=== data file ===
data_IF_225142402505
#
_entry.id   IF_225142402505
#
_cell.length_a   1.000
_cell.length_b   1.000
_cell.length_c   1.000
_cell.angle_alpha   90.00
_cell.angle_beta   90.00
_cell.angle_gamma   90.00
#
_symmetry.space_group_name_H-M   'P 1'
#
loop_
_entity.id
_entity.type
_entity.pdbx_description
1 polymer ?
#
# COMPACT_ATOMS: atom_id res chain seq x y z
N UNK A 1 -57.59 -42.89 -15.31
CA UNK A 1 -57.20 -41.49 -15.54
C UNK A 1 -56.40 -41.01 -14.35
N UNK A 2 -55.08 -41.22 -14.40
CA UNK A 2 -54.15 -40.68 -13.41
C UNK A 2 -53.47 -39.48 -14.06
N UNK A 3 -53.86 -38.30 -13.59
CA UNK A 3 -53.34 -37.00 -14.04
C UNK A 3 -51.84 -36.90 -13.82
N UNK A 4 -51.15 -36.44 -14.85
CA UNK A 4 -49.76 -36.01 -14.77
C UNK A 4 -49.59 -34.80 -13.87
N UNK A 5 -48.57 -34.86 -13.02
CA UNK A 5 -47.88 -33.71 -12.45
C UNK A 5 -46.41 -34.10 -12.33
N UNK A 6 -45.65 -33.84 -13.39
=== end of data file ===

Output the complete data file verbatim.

data_IF_225142402505
#
_entry.id   IF_225142402505
#
_cell.length_a   1.000
_cell.length_b   1.000
_cell.length_c   1.000
_cell.angle_alpha   90.00
_cell.angle_beta   90.00
_cell.angle_gamma   90.00
#
_symmetry.space_group_name_H-M   'P 1'
#
loop_
_entity.id
_entity.type
_entity.pdbx_description
1 polymer ?
#
# COMPACT_ATOMS: atom_id res chain seq x y z
N UNK A 1 -57.59 -42.89 -15.31
CA UNK A 1 -57.20 -41.49 -15.54
C UNK A 1 -56.40 -41.01 -14.35
N UNK A 2 -55.08 -41.22 -14.40
CA UNK A 2 -54.15 -40.68 -13.41
C UNK A 2 -53.47 -39.48 -14.06
N UNK A 3 -53.86 -38.30 -13.59
CA UNK A 3 -53.34 -37.00 -14.04
C UNK A 3 -51.84 -36.90 -13.82
N UNK A 4 -51.15 -36.44 -14.85
CA UNK A 4 -49.76 -36.01 -14.77
C UNK A 4 -49.59 -34.80 -13.87
N UNK A 5 -48.57 -34.86 -13.02
CA UNK A 5 -47.88 -33.71 -12.45
C UNK A 5 -46.41 -34.10 -12.33
N UNK A 6 -45.65 -33.84 -13.39